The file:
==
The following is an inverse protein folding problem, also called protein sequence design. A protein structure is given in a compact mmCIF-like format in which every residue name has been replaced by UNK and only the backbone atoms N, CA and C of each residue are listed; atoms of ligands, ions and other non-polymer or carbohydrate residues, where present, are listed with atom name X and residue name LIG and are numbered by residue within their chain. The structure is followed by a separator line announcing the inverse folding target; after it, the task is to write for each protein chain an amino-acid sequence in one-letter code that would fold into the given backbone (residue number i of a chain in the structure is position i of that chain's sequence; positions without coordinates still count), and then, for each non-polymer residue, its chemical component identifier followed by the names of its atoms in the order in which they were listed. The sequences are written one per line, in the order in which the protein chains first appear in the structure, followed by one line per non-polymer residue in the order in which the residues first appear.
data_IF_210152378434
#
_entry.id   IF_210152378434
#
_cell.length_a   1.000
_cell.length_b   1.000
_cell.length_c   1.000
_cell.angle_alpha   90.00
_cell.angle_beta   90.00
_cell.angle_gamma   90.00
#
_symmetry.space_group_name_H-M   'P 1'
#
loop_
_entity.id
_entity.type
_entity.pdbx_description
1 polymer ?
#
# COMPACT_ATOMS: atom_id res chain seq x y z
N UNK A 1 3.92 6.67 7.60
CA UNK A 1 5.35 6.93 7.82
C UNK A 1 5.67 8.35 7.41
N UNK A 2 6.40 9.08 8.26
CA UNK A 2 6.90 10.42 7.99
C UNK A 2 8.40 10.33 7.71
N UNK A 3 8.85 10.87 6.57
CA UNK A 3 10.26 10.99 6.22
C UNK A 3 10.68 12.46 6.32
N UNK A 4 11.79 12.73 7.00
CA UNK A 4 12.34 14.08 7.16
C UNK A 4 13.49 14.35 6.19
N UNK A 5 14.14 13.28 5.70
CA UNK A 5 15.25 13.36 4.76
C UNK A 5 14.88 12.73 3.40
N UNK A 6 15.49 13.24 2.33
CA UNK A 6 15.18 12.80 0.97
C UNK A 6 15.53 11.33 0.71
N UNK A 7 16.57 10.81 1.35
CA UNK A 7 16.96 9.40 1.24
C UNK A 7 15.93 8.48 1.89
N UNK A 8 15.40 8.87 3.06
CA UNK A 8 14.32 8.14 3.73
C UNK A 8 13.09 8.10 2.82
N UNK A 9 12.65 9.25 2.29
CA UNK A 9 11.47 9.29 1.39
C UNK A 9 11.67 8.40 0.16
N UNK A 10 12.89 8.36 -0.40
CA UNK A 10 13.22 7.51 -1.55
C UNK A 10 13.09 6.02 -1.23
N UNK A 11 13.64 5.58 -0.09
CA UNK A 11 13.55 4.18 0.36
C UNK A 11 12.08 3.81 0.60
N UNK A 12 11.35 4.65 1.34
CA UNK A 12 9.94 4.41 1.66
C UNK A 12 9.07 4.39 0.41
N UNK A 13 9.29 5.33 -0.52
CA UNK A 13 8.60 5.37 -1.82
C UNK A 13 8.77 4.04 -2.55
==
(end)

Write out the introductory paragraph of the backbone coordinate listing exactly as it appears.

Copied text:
The following is an inverse protein folding problem, also called protein sequence design. A protein structure is given in a compact mmCIF-like format in which every residue name has been replaced by UNK and only the backbone atoms N, CA and C of each residue are listed; atoms of ligands, ions and other non-polymer or carbohydrate residues, where present, are listed with atom name X and residue name LIG and are numbered by residue within their chain. The structure is followed by a separator line announcing the inverse folding target; after it, the task is to write for each protein chain an amino-acid sequence in one-letter code that would fold into the given backbone (residue number i of a chain in the structure is position i of that chain's sequence; positions without coordinates still count), and then, for each non-polymer residue, its chemical component identifier followed by the names of its atoms in the order in which they were listed. The sequences are written one per line, in the order in which the protein chains first appear in the structure, followed by one line per non-polymer residue in the order in which the residues first appear.